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Publication numberUS4913506 A
Publication typeGrant
Application numberUS 07/311,218
Publication dateApr 3, 1990
Filing dateFeb 16, 1989
Priority dateFeb 26, 1988
Fee statusLapsed
Publication number07311218, 311218, US 4913506 A, US 4913506A, US-A-4913506, US4913506 A, US4913506A
InventorsMasatoshi Suzuki, Shigeyuki Akiba, Hideaki Tanaka, Katsuyuki Utaka
Original AssigneeKokusai Denshin Denwa Kabushiki Kaisha
Export CitationBiBTeX, EndNote, RefMan
External Links: USPTO, USPTO Assignment, Espacenet
Optical modulation device
US 4913506 A
Abstract
An optical modulation device is disclosed in which a difference between the photon energy of incident light and the band-gap energy of the modulation waveguide layer is set to a value greater than 50 meV to thereby suppress the degradation of the modulation voltage and the modulation band width which is caused by an increase in the intensity of incident light and in that the optical modulation device is formed in a predetermined length to thereby decrease the modulation voltage. The energy gap of the optical waveguide layer of the optical modulation device is varied continuously or discontinuously in the direction of its thickness to provide a constant absorption coefficient thickwise of the optical waveguide layer so that the electric field intensity distribution in the optical waveguide layer is compensated for, by which overlap of the light distribution and the absorption coefficient is increased so as to decrease the modulation voltage and broaden the modulation band by the reduction of the length of the device. The composition, thickness and stripe width of the optical waveguide layer are changed so that its absorption coefficient increases from the light receiving end face of the optical waveguide layer toward its light emitting end face, thereby making the number of carriers absorbed per unit length substantially constant in the direction of travel of light.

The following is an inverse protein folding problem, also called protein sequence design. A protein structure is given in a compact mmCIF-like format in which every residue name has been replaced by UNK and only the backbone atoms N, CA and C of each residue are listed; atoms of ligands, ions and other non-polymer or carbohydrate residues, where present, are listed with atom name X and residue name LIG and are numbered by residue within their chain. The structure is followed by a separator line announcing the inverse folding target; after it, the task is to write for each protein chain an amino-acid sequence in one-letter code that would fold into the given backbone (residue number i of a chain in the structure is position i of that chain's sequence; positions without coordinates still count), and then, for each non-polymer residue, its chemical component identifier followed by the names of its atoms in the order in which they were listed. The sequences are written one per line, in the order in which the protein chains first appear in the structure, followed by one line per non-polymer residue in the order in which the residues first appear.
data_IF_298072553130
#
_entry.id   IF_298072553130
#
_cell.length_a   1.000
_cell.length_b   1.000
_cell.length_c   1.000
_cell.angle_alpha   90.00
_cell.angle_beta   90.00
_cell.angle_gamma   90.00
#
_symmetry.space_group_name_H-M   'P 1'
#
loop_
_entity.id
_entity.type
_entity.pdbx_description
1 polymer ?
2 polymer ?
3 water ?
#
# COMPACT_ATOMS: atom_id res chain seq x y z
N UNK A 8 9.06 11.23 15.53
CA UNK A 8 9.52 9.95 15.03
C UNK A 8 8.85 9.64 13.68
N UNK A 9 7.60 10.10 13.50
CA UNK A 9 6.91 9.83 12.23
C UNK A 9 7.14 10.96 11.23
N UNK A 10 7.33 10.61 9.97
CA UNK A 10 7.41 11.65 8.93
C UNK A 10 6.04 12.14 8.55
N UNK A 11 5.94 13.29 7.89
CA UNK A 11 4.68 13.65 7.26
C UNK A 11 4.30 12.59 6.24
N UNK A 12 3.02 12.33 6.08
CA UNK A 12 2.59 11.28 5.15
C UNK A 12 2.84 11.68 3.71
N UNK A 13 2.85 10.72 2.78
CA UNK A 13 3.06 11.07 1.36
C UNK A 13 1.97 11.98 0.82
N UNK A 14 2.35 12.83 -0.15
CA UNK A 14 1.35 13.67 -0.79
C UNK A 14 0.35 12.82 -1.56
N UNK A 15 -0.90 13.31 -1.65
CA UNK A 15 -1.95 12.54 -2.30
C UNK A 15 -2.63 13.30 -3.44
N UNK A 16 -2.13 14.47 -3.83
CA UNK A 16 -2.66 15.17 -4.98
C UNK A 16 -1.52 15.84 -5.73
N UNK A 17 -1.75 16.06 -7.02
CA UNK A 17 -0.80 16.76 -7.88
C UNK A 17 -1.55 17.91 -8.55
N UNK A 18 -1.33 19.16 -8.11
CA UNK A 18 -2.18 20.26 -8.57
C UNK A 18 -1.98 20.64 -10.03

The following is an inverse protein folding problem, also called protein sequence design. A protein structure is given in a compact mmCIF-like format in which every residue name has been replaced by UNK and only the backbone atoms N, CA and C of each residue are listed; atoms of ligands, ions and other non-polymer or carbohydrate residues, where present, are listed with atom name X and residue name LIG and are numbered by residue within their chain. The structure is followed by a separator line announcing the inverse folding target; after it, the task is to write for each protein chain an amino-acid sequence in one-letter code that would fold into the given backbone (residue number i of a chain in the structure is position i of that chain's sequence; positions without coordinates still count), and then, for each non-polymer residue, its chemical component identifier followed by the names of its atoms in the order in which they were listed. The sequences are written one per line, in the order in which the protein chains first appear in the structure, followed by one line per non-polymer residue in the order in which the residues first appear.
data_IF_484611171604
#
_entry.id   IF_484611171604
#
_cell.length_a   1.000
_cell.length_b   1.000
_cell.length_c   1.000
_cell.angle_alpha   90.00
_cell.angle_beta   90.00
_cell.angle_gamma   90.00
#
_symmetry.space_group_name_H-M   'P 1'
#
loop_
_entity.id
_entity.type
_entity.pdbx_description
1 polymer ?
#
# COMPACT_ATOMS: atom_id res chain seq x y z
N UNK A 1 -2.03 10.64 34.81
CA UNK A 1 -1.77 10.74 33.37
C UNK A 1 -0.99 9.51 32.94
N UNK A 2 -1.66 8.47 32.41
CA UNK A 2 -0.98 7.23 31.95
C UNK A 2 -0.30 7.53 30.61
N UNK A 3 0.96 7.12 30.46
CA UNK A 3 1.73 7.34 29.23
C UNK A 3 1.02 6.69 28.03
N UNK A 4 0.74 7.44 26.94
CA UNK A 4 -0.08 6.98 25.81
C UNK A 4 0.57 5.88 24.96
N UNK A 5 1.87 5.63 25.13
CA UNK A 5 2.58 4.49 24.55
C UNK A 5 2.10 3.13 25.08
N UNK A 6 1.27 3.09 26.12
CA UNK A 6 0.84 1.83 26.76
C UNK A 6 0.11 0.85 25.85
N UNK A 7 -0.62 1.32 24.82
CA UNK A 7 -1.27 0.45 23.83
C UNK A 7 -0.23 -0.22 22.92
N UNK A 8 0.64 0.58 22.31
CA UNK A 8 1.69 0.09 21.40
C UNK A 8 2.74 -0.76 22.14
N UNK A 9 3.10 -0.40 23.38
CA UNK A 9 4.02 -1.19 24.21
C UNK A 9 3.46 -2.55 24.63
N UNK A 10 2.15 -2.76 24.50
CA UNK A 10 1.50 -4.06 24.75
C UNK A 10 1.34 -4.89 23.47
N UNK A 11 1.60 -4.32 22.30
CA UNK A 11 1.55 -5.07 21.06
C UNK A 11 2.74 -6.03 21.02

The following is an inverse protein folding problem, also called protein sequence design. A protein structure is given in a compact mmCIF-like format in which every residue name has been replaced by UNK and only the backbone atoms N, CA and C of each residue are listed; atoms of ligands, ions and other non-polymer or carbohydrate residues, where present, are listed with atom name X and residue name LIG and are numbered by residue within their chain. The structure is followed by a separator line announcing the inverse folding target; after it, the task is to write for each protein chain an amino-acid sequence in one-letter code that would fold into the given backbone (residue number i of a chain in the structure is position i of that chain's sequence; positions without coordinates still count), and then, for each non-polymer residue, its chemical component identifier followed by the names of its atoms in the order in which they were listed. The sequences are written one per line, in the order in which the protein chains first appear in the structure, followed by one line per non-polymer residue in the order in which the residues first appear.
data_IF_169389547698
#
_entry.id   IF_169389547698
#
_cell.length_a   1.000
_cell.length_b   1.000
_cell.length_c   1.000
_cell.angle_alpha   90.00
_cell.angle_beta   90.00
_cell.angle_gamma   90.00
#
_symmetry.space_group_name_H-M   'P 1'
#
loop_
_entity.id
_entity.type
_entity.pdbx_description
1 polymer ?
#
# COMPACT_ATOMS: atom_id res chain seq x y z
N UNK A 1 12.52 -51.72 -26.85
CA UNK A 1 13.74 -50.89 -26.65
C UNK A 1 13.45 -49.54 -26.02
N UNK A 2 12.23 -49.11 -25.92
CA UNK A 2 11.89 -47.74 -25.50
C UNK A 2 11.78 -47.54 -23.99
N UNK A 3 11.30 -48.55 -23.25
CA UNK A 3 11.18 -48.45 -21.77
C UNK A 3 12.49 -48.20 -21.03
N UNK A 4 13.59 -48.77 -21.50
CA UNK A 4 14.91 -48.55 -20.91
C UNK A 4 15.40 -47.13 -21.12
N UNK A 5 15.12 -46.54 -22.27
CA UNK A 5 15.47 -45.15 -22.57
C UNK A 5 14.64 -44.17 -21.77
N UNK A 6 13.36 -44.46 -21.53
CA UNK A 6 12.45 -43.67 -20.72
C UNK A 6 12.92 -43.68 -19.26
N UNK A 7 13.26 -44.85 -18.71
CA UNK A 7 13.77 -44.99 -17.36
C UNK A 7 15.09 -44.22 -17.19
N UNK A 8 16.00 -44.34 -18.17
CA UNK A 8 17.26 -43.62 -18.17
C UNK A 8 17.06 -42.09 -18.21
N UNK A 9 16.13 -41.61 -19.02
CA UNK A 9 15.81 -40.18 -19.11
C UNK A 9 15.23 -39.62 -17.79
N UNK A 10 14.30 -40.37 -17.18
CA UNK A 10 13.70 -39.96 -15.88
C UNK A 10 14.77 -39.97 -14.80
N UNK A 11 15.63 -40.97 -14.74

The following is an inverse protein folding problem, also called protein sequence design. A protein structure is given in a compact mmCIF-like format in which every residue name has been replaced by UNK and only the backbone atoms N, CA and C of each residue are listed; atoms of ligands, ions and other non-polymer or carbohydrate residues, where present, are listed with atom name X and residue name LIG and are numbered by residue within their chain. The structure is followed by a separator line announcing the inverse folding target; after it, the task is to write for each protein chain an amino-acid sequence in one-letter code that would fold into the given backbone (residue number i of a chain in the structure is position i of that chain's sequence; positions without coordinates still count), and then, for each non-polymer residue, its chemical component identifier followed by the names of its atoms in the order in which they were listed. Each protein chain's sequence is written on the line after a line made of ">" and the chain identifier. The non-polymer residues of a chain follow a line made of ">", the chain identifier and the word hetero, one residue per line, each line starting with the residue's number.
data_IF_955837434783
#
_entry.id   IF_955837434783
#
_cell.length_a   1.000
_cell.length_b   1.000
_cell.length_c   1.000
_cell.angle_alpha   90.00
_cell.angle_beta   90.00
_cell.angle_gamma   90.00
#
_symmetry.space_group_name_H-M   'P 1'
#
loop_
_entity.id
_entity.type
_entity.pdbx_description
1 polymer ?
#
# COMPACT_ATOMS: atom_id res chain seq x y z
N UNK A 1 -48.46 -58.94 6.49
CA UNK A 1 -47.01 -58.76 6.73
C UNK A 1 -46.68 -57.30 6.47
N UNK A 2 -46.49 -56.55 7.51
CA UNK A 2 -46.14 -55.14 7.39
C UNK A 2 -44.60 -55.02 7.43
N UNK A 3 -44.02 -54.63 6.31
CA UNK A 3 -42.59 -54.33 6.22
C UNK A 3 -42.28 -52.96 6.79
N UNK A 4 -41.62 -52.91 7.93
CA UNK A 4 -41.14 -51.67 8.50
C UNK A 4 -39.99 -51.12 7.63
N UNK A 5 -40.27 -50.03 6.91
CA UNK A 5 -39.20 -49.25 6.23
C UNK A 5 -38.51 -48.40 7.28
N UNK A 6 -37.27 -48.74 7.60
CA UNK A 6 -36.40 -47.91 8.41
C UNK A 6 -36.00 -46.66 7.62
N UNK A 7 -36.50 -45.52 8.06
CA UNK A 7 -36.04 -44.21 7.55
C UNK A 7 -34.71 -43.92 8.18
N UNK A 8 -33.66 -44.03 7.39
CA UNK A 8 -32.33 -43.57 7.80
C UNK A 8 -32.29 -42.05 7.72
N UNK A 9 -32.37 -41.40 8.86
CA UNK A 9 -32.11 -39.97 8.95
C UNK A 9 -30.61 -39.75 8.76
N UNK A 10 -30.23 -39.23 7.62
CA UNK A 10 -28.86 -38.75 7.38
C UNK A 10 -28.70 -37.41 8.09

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Claims(14)
What we claim is:
1. An optical modulation device which has, on a substrate, an optical waveguide layer, p- and n-type clad layers smaller in refractive index than that of the optical waveguide layer, and electrodes, and in which fixed-intensity light incident on a light receiving end face of the optical waveguide layer is modulated by changing its absorption coefficient for the incident light by an electric field which is applied to the optical waveguide layer across the electrodes and the modulated light is emitted from an emitting end face of the optical waveguide layer, characterized in:
that when the intensity of the light incident on the optical waveguide layer is above 0.1 mW, the band-gap energy of the optical waveguide layer is 50 meV or more greater than the photon energy of the incident light, and that a ratio of the energy difference between the band-up energy and the photon energy to the length of the optical modulation device, which is determined by the length from the light receiving end face to the emitting end face of the optical waveguide layer, is larger than 10 meV/mm but smaller than 250 meV/mm.